There are some things to like about Gov. Tom Corbett's proposed budget. But there are red flags, too.
High on the list of likes is the phase-down — over 10 years and beginning in 2015 — of Pennsylvania's onerous corporate income tax, from 9.99 percent to 6.99 percent. It will prompt investment and growth and lead to more state tax receipts.
Then there's the commonsense move from defined-benefit pensions to defined-contribution retirement accounts for new state employees. There's also a recalibration of benefits for those whose traditional pensions will remain intact but whose provisions were roundly exploited for taxpayer-shafting windfalls. It's a long overdue recognition that 20th-century-style pensions are not sustainable in the 21st.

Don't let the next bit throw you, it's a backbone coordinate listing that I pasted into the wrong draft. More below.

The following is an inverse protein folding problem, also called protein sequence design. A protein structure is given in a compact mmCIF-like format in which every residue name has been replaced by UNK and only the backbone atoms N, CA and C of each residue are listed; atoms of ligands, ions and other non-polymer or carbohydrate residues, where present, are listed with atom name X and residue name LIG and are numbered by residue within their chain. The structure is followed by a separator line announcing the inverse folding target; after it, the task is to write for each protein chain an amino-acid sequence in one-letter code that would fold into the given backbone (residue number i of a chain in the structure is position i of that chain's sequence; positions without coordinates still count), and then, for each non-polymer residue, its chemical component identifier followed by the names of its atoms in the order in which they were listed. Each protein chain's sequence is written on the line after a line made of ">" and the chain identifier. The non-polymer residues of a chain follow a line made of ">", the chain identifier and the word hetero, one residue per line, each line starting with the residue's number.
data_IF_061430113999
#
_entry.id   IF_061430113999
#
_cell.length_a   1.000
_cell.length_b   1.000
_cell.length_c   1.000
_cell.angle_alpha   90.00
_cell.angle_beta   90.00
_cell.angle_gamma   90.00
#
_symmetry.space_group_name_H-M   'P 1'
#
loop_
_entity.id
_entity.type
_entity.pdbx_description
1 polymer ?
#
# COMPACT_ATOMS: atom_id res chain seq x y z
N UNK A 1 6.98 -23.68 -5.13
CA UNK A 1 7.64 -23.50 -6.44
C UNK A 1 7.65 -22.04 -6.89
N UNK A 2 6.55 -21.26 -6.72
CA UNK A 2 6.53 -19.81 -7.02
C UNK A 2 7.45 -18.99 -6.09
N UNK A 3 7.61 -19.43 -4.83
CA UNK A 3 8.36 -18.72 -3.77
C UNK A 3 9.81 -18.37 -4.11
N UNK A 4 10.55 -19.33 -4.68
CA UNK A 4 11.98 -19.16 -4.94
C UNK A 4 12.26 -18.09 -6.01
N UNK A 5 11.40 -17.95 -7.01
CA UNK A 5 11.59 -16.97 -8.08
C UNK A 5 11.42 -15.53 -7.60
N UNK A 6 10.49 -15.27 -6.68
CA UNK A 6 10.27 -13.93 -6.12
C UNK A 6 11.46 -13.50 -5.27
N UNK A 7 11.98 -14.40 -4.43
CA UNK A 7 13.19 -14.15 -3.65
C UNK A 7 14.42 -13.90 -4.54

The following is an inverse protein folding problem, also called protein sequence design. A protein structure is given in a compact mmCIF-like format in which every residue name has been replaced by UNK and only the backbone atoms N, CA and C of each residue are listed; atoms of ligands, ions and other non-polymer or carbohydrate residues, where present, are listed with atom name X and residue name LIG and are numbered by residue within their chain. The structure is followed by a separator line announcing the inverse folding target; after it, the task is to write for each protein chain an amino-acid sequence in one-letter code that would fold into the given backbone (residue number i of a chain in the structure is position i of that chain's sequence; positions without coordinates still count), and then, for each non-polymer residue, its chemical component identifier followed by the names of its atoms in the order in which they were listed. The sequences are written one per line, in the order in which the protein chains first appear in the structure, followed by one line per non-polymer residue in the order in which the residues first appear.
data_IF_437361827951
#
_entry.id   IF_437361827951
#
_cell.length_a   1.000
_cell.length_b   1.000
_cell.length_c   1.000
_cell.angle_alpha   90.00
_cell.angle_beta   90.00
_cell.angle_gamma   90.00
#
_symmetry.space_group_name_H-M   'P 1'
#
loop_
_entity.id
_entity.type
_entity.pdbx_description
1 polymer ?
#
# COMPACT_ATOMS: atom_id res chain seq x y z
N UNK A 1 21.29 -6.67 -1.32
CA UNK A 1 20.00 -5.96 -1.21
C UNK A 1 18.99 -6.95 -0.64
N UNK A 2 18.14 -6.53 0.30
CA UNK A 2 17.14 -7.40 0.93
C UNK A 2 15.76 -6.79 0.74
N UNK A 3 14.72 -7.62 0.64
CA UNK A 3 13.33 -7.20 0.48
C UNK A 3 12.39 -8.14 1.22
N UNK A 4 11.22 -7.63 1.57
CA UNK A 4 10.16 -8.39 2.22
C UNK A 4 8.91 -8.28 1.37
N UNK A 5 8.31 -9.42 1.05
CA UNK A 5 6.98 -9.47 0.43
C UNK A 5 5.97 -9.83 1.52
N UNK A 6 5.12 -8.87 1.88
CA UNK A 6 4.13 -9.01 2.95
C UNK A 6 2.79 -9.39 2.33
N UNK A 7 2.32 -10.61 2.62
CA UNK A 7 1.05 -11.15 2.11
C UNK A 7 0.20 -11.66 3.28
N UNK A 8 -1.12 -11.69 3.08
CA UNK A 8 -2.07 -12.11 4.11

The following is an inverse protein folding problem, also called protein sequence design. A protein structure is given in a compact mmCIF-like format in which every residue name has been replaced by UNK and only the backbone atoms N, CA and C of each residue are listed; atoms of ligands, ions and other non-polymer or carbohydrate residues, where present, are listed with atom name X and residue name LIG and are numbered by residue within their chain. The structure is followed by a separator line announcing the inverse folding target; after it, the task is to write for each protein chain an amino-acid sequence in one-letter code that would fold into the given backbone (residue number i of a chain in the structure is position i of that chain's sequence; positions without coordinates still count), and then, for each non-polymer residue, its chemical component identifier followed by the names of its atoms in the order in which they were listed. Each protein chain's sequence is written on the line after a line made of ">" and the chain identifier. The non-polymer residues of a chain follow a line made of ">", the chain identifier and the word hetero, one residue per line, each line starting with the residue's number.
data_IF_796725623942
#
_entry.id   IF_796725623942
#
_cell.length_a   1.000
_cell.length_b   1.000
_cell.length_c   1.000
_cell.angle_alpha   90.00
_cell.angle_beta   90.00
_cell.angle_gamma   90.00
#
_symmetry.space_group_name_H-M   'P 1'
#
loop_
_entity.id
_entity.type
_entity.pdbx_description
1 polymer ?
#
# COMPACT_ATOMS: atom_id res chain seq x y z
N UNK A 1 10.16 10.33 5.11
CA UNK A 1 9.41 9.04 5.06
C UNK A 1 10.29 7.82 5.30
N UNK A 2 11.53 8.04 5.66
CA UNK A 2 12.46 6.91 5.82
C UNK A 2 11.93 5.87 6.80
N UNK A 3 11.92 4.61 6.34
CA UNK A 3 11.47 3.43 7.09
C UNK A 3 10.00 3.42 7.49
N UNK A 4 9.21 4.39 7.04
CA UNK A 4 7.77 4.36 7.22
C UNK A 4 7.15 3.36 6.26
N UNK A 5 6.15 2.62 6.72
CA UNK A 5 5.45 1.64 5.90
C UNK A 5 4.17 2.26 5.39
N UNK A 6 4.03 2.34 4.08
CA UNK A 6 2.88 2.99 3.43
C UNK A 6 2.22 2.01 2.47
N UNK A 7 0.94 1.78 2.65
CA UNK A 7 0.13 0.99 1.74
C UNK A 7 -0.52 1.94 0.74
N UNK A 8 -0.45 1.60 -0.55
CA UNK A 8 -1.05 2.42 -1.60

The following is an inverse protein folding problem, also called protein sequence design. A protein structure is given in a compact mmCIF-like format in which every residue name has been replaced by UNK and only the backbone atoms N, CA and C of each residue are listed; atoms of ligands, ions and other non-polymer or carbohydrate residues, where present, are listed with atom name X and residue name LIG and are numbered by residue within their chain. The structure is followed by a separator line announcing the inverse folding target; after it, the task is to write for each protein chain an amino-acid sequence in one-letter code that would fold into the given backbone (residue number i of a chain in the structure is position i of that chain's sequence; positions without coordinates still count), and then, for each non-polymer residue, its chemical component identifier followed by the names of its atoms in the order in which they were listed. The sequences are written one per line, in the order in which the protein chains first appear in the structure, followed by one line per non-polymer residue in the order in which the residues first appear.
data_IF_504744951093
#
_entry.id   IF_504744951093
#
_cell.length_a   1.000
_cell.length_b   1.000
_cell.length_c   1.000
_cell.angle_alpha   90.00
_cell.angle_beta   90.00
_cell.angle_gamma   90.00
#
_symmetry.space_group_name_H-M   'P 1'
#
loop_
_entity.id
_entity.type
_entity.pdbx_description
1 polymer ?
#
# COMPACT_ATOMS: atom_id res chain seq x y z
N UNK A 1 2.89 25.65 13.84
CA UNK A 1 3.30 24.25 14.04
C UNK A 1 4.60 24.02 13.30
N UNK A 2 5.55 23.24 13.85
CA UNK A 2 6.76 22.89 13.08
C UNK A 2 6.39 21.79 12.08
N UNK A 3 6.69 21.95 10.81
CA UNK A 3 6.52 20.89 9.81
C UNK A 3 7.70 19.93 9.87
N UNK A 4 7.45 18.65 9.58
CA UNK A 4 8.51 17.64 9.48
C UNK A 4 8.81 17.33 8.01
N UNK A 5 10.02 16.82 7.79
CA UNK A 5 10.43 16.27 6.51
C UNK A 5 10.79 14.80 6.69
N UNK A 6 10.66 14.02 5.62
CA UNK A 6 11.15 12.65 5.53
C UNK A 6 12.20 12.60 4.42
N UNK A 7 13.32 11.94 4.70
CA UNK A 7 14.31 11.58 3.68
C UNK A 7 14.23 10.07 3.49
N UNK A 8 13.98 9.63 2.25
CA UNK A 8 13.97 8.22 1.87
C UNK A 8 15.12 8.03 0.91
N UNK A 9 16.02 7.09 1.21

But the pension “reform” also comes with a vigorously waving flag of red — further reducing taxpayer contributions for a combined short-term savings of more than $300 million for the state and local school districts with the hope that future “reforms” will save the day. Past being prologue, it only makes longer the fuse on the pension time bomb.
Of course, there's also the mother of all tax increases, one the Corbett administration keeps insisting is no tax increase at all and one that consumers won't notice — the five-year phaseout of the Oil Company Franchise Tax.
A nearly 30-cent increase in the per-gallon tax on the wholesale price won't be passed on to consumers? On what planet? And a proposed 2-cent-per-gallon reduction (at the pump) in the Liquid Fuels Tax is a poor consolation prize.
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